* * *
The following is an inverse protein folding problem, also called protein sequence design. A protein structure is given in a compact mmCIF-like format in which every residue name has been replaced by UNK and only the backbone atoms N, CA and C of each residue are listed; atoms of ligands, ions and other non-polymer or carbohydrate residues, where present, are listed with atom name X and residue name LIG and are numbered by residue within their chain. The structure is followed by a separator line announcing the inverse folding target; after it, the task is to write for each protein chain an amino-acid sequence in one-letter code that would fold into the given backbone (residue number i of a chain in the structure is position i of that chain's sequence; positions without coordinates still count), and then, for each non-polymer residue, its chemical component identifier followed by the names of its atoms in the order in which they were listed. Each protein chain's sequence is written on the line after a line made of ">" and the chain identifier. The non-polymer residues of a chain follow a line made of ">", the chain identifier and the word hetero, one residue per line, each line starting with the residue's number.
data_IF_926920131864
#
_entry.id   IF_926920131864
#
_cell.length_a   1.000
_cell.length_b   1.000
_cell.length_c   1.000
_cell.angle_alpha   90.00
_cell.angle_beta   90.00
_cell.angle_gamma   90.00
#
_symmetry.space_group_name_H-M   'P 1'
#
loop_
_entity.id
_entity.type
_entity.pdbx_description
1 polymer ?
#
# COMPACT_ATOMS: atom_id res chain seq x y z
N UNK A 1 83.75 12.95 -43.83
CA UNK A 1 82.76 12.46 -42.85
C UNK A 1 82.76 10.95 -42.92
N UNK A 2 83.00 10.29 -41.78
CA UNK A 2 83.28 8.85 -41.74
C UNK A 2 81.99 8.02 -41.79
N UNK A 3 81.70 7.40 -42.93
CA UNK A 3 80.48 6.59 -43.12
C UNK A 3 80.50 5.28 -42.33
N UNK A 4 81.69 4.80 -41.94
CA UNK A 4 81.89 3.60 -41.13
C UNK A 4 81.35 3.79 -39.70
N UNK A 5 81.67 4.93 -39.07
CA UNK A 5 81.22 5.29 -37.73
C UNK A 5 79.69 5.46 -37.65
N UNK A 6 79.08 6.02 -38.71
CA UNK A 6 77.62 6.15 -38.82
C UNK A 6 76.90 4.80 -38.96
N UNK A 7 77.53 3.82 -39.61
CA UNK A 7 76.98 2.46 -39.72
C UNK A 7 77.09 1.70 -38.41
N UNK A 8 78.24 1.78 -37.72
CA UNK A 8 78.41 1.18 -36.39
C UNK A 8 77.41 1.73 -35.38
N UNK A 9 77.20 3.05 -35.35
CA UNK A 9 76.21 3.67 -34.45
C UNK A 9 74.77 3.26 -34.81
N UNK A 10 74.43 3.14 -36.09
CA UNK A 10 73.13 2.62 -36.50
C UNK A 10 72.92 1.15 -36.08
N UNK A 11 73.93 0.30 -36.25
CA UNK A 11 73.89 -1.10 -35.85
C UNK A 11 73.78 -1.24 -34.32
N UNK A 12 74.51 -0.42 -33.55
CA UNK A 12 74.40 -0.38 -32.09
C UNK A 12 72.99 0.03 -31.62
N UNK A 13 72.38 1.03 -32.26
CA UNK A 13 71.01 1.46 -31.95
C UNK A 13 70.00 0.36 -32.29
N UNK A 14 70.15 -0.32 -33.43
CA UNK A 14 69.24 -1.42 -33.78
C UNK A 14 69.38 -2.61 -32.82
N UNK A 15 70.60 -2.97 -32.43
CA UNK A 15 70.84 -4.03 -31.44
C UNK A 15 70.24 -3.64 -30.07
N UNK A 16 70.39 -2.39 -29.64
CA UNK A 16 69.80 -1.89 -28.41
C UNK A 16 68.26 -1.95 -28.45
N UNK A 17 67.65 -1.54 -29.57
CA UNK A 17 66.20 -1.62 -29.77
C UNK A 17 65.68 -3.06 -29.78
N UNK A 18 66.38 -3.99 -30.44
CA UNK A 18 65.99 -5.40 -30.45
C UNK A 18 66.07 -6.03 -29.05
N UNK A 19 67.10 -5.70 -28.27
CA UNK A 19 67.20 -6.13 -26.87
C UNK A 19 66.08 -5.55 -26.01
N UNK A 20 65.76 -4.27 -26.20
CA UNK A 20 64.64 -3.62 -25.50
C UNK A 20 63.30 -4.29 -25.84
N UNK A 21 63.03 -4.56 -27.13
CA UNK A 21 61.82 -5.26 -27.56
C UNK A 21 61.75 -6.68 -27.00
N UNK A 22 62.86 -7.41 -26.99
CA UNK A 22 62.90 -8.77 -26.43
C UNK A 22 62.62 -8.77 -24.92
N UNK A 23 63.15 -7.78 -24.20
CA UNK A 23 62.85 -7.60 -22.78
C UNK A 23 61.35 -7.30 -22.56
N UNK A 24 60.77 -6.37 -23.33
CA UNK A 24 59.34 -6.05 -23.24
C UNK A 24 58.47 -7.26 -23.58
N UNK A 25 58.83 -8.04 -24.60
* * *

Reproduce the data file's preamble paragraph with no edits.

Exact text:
The following is an inverse protein folding problem, also called protein sequence design. A protein structure is given in a compact mmCIF-like format in which every residue name has been replaced by UNK and only the backbone atoms N, CA and C of each residue are listed; atoms of ligands, ions and other non-polymer or carbohydrate residues, where present, are listed with atom name X and residue name LIG and are numbered by residue within their chain. The structure is followed by a separator line announcing the inverse folding target; after it, the task is to write for each protein chain an amino-acid sequence in one-letter code that would fold into the given backbone (residue number i of a chain in the structure is position i of that chain's sequence; positions without coordinates still count), and then, for each non-polymer residue, its chemical component identifier followed by the names of its atoms in the order in which they were listed. Each protein chain's sequence is written on the line after a line made of ">" and the chain identifier. The non-polymer residues of a chain follow a line made of ">", the chain identifier and the word hetero, one residue per line, each line starting with the residue's number.